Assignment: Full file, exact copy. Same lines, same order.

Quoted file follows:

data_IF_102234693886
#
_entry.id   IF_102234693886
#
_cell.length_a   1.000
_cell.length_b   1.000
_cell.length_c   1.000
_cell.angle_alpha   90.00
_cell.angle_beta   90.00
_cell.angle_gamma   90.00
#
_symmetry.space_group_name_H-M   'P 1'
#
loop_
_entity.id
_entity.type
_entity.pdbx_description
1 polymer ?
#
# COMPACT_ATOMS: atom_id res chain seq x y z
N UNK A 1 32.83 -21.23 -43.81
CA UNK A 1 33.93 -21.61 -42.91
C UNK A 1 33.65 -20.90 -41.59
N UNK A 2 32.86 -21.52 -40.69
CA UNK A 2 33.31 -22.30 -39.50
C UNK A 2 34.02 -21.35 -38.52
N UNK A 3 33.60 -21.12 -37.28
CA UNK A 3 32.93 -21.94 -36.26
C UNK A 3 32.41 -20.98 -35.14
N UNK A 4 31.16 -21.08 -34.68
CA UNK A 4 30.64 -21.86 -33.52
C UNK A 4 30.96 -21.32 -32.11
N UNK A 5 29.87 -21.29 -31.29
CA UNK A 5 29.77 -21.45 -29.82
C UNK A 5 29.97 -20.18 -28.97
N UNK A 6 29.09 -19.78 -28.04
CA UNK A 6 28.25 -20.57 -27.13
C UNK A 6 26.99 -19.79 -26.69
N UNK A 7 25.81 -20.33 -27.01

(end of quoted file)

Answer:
data_IF_102234693886
#
_entry.id   IF_102234693886
#
_cell.length_a   1.000
_cell.length_b   1.000
_cell.length_c   1.000
_cell.angle_alpha   90.00
_cell.angle_beta   90.00
_cell.angle_gamma   90.00
#
_symmetry.space_group_name_H-M   'P 1'
#
loop_
_entity.id
_entity.type
_entity.pdbx_description
1 polymer ?
#
# COMPACT_ATOMS: atom_id res chain seq x y z
N UNK A 1 32.83 -21.23 -43.81
CA UNK A 1 33.93 -21.61 -42.91
C UNK A 1 33.65 -20.90 -41.59
N UNK A 2 32.86 -21.52 -40.69
CA UNK A 2 33.31 -22.30 -39.50
C UNK A 2 34.02 -21.35 -38.52
N UNK A 3 33.60 -21.12 -37.28
CA UNK A 3 32.93 -21.94 -36.26
C UNK A 3 32.41 -20.98 -35.14
N UNK A 4 31.16 -21.08 -34.68
CA UNK A 4 30.64 -21.86 -33.52
C UNK A 4 30.96 -21.32 -32.11
N UNK A 5 29.87 -21.29 -31.29
CA UNK A 5 29.77 -21.45 -29.82
C UNK A 5 29.97 -20.18 -28.97
N UNK A 6 29.09 -19.78 -28.04
CA UNK A 6 28.25 -20.57 -27.13
C UNK A 6 26.99 -19.79 -26.69
N UNK A 7 25.81 -20.33 -27.01